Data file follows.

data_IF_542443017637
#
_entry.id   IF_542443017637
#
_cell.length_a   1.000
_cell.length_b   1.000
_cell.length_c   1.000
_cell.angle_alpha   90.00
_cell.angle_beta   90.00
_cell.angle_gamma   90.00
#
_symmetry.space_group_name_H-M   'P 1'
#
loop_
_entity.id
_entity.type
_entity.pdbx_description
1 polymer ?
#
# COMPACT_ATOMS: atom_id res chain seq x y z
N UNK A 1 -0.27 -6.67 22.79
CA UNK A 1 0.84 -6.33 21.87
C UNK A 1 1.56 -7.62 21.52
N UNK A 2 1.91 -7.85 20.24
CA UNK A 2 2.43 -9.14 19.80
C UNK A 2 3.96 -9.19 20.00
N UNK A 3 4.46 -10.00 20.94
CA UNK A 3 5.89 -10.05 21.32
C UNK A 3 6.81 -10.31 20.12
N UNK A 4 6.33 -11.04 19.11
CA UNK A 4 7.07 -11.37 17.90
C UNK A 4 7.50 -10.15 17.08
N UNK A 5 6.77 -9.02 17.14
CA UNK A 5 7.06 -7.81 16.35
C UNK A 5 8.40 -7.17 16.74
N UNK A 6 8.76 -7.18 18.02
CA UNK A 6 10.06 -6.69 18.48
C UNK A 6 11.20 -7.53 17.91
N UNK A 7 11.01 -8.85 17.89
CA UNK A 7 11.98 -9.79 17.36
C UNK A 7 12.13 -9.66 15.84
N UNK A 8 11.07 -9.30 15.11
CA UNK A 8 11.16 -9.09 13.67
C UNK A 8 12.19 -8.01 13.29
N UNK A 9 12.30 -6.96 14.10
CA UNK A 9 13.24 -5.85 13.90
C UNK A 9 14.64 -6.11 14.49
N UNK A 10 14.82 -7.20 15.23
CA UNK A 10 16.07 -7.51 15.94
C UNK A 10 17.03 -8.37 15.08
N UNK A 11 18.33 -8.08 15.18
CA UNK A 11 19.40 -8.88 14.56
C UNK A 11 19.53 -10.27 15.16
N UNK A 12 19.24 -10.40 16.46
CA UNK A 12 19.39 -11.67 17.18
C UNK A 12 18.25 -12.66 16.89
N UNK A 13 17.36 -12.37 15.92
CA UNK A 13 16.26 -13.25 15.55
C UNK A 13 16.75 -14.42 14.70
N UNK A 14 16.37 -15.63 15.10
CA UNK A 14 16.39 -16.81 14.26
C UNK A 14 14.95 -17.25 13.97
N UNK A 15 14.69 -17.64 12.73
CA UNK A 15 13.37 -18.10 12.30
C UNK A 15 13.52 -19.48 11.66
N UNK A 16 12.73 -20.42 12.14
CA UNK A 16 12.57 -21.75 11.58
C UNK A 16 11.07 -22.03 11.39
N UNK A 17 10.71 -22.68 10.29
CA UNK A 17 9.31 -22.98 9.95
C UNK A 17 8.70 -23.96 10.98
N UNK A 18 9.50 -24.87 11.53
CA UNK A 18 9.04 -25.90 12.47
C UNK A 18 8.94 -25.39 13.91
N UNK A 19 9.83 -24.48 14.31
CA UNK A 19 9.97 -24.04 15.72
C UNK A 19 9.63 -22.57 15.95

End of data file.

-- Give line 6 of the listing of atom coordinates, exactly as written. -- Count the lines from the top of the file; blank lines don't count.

_cell.length_b   1.000